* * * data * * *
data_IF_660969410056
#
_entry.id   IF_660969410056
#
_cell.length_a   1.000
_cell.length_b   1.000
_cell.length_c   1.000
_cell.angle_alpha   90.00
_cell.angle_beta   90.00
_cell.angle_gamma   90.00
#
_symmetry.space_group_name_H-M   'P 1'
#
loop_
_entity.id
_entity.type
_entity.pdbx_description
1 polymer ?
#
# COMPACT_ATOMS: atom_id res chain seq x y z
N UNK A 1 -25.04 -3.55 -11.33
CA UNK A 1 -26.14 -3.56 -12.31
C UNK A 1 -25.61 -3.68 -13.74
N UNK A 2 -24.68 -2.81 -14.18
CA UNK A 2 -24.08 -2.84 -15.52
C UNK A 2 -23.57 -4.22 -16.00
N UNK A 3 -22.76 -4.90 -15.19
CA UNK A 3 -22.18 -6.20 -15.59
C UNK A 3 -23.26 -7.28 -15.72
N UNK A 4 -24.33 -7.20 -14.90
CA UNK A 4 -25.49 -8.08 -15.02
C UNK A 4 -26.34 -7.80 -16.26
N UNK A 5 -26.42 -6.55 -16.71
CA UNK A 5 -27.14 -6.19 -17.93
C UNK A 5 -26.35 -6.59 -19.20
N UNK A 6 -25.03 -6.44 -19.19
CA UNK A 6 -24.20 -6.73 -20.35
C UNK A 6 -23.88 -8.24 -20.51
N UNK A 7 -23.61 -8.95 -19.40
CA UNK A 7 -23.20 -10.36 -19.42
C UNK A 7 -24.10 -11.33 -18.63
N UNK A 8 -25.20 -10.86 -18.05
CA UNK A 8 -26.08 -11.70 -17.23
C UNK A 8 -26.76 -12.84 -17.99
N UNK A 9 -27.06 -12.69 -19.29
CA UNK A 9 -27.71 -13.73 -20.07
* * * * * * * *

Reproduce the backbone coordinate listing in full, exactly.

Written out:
data_IF_660969410056
#
_entry.id   IF_660969410056
#
_cell.length_a   1.000
_cell.length_b   1.000
_cell.length_c   1.000
_cell.angle_alpha   90.00
_cell.angle_beta   90.00
_cell.angle_gamma   90.00
#
_symmetry.space_group_name_H-M   'P 1'
#
loop_
_entity.id
_entity.type
_entity.pdbx_description
1 polymer ?
#
# COMPACT_ATOMS: atom_id res chain seq x y z
N UNK A 1 -25.04 -3.55 -11.33
CA UNK A 1 -26.14 -3.56 -12.31
C UNK A 1 -25.61 -3.68 -13.74
N UNK A 2 -24.68 -2.81 -14.18
CA UNK A 2 -24.08 -2.84 -15.52
C UNK A 2 -23.57 -4.22 -16.00
N UNK A 3 -22.76 -4.90 -15.19
CA UNK A 3 -22.18 -6.20 -15.59
C UNK A 3 -23.26 -7.28 -15.72
N UNK A 4 -24.33 -7.20 -14.90
CA UNK A 4 -25.49 -8.08 -15.02
C UNK A 4 -26.34 -7.80 -16.26
N UNK A 5 -26.42 -6.55 -16.71
CA UNK A 5 -27.14 -6.19 -17.93
C UNK A 5 -26.35 -6.59 -19.20
N UNK A 6 -25.03 -6.44 -19.19
CA UNK A 6 -24.20 -6.73 -20.35
C UNK A 6 -23.88 -8.24 -20.51
N UNK A 7 -23.61 -8.95 -19.40
CA UNK A 7 -23.20 -10.36 -19.42
C UNK A 7 -24.10 -11.33 -18.63
N UNK A 8 -25.20 -10.86 -18.05
CA UNK A 8 -26.08 -11.70 -17.23
C UNK A 8 -26.76 -12.84 -17.99
N UNK A 9 -27.06 -12.69 -19.29
CA UNK A 9 -27.71 -13.73 -20.07